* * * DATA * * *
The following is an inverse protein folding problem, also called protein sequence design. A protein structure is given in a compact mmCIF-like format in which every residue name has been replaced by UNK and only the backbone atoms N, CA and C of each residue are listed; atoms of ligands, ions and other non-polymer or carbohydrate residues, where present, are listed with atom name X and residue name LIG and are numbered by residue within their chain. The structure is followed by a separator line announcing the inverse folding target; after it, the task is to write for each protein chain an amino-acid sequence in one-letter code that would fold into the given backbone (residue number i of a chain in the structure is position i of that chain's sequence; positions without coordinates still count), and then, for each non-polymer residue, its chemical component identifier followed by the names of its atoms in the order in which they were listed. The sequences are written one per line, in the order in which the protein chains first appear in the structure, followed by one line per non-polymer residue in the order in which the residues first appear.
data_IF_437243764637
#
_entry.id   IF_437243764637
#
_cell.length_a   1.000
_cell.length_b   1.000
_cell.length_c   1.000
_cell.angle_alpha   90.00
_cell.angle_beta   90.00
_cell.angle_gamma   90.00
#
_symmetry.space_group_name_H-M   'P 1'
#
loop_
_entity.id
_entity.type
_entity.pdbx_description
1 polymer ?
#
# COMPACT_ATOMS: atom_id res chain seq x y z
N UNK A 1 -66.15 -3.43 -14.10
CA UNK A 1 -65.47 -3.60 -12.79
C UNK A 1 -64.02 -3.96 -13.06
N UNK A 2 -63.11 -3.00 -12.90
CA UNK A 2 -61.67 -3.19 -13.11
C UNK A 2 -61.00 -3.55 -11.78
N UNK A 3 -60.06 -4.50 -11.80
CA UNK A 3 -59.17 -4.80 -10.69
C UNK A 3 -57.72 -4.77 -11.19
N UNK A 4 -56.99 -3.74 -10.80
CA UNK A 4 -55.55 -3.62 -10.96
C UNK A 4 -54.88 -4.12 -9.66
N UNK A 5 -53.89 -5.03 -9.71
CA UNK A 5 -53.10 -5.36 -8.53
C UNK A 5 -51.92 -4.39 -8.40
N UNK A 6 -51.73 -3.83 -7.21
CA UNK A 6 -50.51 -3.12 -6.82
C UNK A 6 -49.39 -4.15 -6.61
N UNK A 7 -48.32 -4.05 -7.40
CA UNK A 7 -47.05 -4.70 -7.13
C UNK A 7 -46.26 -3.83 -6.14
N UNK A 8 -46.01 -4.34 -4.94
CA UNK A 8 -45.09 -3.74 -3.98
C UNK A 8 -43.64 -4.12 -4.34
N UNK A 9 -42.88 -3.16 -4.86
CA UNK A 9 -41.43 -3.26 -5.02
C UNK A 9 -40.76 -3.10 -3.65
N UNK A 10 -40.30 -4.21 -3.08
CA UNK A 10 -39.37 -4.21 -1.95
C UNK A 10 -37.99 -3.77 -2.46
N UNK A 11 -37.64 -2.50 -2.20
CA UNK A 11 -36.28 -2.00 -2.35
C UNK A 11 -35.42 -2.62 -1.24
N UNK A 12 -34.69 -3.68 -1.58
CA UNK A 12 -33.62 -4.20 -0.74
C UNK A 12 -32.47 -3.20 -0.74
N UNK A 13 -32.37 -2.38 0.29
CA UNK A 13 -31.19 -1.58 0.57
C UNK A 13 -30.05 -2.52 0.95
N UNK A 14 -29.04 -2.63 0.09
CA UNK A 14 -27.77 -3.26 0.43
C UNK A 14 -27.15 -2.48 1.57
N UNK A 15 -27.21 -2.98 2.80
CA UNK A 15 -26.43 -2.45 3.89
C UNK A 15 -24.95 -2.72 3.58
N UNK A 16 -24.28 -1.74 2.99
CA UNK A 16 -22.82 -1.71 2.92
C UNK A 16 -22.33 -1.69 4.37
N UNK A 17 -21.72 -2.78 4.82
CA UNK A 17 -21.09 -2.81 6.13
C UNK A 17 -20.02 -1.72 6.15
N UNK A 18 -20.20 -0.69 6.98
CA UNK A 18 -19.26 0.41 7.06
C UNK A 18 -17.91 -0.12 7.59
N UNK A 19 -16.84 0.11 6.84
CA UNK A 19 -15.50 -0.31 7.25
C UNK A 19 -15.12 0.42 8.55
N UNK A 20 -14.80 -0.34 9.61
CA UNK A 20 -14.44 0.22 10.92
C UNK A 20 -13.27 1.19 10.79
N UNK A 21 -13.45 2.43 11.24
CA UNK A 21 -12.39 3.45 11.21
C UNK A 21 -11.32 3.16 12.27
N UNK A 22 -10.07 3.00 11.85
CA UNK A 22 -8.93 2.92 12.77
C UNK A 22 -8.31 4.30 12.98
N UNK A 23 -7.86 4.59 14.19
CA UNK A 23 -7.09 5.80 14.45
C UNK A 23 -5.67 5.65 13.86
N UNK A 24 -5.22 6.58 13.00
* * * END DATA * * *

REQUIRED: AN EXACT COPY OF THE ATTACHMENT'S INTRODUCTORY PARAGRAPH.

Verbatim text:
The following is an inverse protein folding problem, also called protein sequence design. A protein structure is given in a compact mmCIF-like format in which every residue name has been replaced by UNK and only the backbone atoms N, CA and C of each residue are listed; atoms of ligands, ions and other non-polymer or carbohydrate residues, where present, are listed with atom name X and residue name LIG and are numbered by residue within their chain. The structure is followed by a separator line announcing the inverse folding target; after it, the task is to write for each protein chain an amino-acid sequence in one-letter code that would fold into the given backbone (residue number i of a chain in the structure is position i of that chain's sequence; positions without coordinates still count), and then, for each non-polymer residue, its chemical component identifier followed by the names of its atoms in the order in which they were listed. The sequences are written one per line, in the order in which the protein chains first appear in the structure, followed by one line per non-polymer residue in the order in which the residues first appear.